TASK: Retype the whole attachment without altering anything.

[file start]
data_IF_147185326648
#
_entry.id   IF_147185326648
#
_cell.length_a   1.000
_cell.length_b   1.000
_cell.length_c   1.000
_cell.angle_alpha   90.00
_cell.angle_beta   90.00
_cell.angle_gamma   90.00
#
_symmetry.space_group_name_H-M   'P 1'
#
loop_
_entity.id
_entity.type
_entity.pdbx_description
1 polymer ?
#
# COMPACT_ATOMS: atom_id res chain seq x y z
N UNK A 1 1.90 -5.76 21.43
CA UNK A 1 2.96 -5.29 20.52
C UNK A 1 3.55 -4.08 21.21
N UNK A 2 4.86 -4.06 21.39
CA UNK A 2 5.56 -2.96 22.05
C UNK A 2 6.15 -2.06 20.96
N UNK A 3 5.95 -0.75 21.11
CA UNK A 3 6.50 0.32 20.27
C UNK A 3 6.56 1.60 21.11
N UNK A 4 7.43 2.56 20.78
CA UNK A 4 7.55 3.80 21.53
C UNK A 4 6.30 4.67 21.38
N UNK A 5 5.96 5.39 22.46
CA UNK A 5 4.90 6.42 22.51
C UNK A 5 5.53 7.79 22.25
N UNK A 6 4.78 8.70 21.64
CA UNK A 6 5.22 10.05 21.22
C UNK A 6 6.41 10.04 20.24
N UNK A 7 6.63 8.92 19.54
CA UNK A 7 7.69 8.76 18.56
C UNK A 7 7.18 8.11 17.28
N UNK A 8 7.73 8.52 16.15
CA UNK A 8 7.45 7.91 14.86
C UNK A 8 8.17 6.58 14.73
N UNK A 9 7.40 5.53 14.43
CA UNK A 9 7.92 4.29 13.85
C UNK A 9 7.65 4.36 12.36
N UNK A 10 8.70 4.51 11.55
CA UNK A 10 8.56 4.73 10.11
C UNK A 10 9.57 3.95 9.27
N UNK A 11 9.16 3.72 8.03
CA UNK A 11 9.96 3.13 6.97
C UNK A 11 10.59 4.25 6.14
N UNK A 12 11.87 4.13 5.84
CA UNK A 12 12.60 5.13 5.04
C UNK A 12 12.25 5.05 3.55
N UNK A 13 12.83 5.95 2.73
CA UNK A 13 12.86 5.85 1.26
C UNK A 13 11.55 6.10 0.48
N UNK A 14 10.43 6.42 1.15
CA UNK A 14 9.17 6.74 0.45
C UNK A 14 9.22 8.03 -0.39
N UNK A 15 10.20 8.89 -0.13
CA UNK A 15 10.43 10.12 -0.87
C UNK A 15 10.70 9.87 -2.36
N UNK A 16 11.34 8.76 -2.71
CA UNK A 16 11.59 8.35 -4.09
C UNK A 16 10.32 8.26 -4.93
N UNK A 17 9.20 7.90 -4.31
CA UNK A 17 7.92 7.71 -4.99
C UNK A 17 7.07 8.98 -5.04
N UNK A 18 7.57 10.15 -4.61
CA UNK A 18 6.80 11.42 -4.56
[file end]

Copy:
data_IF_147185326648
#
_entry.id   IF_147185326648
#
_cell.length_a   1.000
_cell.length_b   1.000
_cell.length_c   1.000
_cell.angle_alpha   90.00
_cell.angle_beta   90.00
_cell.angle_gamma   90.00
#
_symmetry.space_group_name_H-M   'P 1'
#
loop_
_entity.id
_entity.type
_entity.pdbx_description
1 polymer ?
#
# COMPACT_ATOMS: atom_id res chain seq x y z
N UNK A 1 1.90 -5.76 21.43
CA UNK A 1 2.96 -5.29 20.52
C UNK A 1 3.55 -4.08 21.21
N UNK A 2 4.86 -4.06 21.39
CA UNK A 2 5.56 -2.96 22.05
C UNK A 2 6.15 -2.06 20.96
N UNK A 3 5.95 -0.75 21.11
CA UNK A 3 6.50 0.32 20.27
C UNK A 3 6.56 1.60 21.11
N UNK A 4 7.43 2.56 20.78
CA UNK A 4 7.55 3.80 21.53
C UNK A 4 6.30 4.67 21.38
N UNK A 5 5.96 5.39 22.46
CA UNK A 5 4.90 6.42 22.51
C UNK A 5 5.53 7.79 22.25
N UNK A 6 4.78 8.70 21.64
CA UNK A 6 5.22 10.05 21.22
C UNK A 6 6.41 10.04 20.24
N UNK A 7 6.63 8.92 19.54
CA UNK A 7 7.69 8.76 18.56
C UNK A 7 7.18 8.11 17.28
N UNK A 8 7.73 8.52 16.15
CA UNK A 8 7.45 7.91 14.86
C UNK A 8 8.17 6.58 14.73
N UNK A 9 7.40 5.53 14.43
CA UNK A 9 7.92 4.29 13.85
C UNK A 9 7.65 4.36 12.36
N UNK A 10 8.70 4.51 11.55
CA UNK A 10 8.56 4.73 10.11
C UNK A 10 9.57 3.95 9.27
N UNK A 11 9.16 3.72 8.03
CA UNK A 11 9.96 3.13 6.97
C UNK A 11 10.59 4.25 6.14
N UNK A 12 11.87 4.13 5.84
CA UNK A 12 12.60 5.13 5.04
C UNK A 12 12.25 5.05 3.55
N UNK A 13 12.83 5.95 2.73
CA UNK A 13 12.86 5.85 1.26
C UNK A 13 11.55 6.10 0.48
N UNK A 14 10.43 6.42 1.15
CA UNK A 14 9.17 6.74 0.45
C UNK A 14 9.22 8.03 -0.39
N UNK A 15 10.20 8.89 -0.13
CA UNK A 15 10.43 10.12 -0.87
C UNK A 15 10.70 9.87 -2.36
N UNK A 16 11.34 8.76 -2.71
CA UNK A 16 11.59 8.35 -4.09
C UNK A 16 10.32 8.26 -4.93
N UNK A 17 9.20 7.90 -4.31
CA UNK A 17 7.92 7.71 -4.99
C UNK A 17 7.07 8.98 -5.04
N UNK A 18 7.57 10.15 -4.61
CA UNK A 18 6.80 11.42 -4.56